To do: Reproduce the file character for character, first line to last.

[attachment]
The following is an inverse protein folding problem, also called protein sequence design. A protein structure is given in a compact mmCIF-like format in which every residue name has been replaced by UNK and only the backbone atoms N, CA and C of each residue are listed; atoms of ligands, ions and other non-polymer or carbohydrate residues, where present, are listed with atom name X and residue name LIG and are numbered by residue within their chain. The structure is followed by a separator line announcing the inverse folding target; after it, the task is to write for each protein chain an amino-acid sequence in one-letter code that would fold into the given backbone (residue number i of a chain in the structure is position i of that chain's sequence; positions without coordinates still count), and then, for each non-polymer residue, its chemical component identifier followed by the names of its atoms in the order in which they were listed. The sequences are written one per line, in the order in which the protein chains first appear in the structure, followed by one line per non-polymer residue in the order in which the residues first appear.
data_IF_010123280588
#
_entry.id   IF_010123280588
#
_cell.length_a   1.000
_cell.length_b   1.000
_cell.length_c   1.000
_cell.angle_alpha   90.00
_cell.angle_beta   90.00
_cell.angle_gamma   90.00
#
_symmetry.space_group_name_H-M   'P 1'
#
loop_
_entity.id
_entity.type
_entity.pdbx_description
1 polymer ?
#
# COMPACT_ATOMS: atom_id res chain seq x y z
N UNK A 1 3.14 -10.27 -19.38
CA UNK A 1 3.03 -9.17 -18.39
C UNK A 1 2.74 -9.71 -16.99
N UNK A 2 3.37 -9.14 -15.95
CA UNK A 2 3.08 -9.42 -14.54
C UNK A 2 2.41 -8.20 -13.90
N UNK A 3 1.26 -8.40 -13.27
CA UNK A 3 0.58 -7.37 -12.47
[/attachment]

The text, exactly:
The following is an inverse protein folding problem, also called protein sequence design. A protein structure is given in a compact mmCIF-like format in which every residue name has been replaced by UNK and only the backbone atoms N, CA and C of each residue are listed; atoms of ligands, ions and other non-polymer or carbohydrate residues, where present, are listed with atom name X and residue name LIG and are numbered by residue within their chain. The structure is followed by a separator line announcing the inverse folding target; after it, the task is to write for each protein chain an amino-acid sequence in one-letter code that would fold into the given backbone (residue number i of a chain in the structure is position i of that chain's sequence; positions without coordinates still count), and then, for each non-polymer residue, its chemical component identifier followed by the names of its atoms in the order in which they were listed. The sequences are written one per line, in the order in which the protein chains first appear in the structure, followed by one line per non-polymer residue in the order in which the residues first appear.
data_IF_010123280588
#
_entry.id   IF_010123280588
#
_cell.length_a   1.000
_cell.length_b   1.000
_cell.length_c   1.000
_cell.angle_alpha   90.00
_cell.angle_beta   90.00
_cell.angle_gamma   90.00
#
_symmetry.space_group_name_H-M   'P 1'
#
loop_
_entity.id
_entity.type
_entity.pdbx_description
1 polymer ?
#
# COMPACT_ATOMS: atom_id res chain seq x y z
N UNK A 1 3.14 -10.27 -19.38
CA UNK A 1 3.03 -9.17 -18.39
C UNK A 1 2.74 -9.71 -16.99
N UNK A 2 3.37 -9.14 -15.95
CA UNK A 2 3.08 -9.42 -14.54
C UNK A 2 2.41 -8.20 -13.90
N UNK A 3 1.26 -8.40 -13.27
CA UNK A 3 0.58 -7.37 -12.47